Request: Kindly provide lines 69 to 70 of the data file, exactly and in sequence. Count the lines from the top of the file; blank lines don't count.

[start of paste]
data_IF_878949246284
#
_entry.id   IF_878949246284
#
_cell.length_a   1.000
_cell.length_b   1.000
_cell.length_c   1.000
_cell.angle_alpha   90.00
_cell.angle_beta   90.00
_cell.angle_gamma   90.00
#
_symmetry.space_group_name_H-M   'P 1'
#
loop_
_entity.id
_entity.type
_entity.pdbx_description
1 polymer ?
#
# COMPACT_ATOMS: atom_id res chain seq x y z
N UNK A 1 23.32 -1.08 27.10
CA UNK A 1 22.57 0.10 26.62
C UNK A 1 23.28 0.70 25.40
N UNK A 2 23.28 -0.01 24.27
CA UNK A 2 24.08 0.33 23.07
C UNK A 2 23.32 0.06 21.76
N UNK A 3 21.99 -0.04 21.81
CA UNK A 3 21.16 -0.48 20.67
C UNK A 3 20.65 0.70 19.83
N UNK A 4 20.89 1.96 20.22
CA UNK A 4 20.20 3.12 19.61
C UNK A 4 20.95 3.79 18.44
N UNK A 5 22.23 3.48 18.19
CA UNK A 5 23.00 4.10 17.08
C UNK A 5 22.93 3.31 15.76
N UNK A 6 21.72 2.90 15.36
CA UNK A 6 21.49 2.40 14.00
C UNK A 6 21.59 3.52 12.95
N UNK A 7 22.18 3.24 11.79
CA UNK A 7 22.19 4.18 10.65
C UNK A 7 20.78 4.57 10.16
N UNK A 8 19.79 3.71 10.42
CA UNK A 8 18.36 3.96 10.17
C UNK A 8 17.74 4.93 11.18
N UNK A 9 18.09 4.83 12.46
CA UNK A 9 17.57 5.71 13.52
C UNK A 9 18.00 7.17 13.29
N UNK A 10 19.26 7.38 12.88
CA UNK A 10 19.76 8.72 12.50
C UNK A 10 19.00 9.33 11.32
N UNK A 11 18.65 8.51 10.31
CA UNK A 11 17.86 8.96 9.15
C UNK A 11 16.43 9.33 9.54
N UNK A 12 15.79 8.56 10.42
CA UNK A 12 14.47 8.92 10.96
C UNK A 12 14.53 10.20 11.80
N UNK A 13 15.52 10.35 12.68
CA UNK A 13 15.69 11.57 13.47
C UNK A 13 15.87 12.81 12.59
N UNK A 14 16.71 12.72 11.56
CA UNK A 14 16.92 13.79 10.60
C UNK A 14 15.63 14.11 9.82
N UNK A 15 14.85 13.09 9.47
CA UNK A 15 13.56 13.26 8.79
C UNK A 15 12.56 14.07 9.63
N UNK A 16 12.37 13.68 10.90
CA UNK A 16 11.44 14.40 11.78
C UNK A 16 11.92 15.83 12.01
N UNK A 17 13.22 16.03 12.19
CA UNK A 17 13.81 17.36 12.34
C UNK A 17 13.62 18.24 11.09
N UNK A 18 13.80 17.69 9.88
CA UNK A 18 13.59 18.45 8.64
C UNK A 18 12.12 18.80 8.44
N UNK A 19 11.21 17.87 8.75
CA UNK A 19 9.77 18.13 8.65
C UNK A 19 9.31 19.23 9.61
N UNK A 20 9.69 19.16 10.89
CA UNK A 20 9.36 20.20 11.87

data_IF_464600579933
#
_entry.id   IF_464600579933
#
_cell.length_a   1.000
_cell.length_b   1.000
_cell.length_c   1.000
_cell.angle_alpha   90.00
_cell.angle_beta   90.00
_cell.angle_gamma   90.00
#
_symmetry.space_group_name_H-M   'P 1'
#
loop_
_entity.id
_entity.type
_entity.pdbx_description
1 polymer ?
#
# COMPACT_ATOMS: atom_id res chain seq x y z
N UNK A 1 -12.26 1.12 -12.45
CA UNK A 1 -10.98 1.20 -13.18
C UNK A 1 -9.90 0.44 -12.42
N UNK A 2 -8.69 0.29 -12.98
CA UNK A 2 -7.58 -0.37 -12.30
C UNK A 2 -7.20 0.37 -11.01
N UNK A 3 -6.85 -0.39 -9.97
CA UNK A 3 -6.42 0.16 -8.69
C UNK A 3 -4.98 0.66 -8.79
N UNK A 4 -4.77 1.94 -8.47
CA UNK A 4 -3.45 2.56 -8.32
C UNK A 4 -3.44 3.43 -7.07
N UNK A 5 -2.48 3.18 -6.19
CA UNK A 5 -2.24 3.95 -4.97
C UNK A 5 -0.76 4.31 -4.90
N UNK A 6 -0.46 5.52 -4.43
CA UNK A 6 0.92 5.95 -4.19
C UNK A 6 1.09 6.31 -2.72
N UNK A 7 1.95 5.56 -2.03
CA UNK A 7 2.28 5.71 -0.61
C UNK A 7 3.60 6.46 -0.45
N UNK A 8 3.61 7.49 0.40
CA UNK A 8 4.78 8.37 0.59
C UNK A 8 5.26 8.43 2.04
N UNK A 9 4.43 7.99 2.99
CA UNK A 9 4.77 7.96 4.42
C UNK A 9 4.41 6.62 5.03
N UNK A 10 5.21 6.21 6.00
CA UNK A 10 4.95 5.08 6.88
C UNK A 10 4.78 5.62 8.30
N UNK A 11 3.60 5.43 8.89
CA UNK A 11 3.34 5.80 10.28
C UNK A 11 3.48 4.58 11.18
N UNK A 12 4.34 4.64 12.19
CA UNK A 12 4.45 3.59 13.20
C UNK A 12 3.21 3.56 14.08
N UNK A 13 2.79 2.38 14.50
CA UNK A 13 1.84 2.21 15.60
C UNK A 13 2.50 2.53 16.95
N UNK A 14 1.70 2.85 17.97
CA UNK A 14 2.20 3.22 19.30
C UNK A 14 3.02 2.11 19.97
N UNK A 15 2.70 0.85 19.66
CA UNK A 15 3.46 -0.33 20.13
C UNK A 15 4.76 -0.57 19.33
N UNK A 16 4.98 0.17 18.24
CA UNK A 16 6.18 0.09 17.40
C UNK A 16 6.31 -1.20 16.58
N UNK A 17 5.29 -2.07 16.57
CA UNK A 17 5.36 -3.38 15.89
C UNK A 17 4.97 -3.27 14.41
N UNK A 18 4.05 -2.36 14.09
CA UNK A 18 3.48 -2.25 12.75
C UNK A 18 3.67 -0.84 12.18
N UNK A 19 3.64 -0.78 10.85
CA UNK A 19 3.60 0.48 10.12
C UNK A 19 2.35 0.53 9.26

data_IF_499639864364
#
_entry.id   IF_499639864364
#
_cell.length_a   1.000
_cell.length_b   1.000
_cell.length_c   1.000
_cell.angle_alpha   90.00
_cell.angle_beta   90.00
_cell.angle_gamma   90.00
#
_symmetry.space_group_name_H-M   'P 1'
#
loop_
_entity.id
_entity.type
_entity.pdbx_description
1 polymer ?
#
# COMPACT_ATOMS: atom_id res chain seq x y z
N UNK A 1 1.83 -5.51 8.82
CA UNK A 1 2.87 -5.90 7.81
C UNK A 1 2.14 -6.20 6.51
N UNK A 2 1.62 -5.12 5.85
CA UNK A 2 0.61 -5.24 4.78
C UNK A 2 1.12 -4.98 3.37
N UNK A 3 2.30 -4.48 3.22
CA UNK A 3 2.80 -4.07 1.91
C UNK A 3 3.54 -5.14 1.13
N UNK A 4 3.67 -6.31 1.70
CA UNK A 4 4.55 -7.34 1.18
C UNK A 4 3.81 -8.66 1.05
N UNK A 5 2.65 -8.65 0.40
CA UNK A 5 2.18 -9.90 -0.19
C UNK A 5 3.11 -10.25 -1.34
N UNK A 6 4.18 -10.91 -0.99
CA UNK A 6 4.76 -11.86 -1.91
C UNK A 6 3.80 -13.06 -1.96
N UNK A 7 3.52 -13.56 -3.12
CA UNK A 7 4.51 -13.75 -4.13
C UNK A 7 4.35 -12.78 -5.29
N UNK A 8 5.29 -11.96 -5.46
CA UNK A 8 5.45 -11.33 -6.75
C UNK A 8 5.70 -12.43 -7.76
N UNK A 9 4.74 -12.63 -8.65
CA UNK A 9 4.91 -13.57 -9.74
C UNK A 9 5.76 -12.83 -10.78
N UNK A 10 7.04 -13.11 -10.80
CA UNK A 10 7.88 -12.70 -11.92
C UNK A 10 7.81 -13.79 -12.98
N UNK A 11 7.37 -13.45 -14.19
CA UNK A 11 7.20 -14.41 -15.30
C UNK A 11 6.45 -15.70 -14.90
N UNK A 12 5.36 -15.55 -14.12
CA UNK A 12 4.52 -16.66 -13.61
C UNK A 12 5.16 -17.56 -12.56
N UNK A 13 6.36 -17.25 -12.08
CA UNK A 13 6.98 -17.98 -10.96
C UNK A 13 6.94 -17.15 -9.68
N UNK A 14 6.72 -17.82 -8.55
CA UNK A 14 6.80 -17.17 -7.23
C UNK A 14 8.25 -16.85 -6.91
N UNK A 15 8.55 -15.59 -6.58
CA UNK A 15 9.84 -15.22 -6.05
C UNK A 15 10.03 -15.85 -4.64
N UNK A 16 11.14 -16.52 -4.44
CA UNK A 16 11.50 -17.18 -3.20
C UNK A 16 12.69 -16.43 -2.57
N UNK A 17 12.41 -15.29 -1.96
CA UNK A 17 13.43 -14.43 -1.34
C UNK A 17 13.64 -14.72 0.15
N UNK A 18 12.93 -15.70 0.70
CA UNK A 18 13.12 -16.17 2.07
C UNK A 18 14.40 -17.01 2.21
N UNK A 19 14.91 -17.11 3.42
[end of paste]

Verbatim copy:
N UNK A 17 13.22 16.03 12.19
CA UNK A 17 13.81 17.36 12.34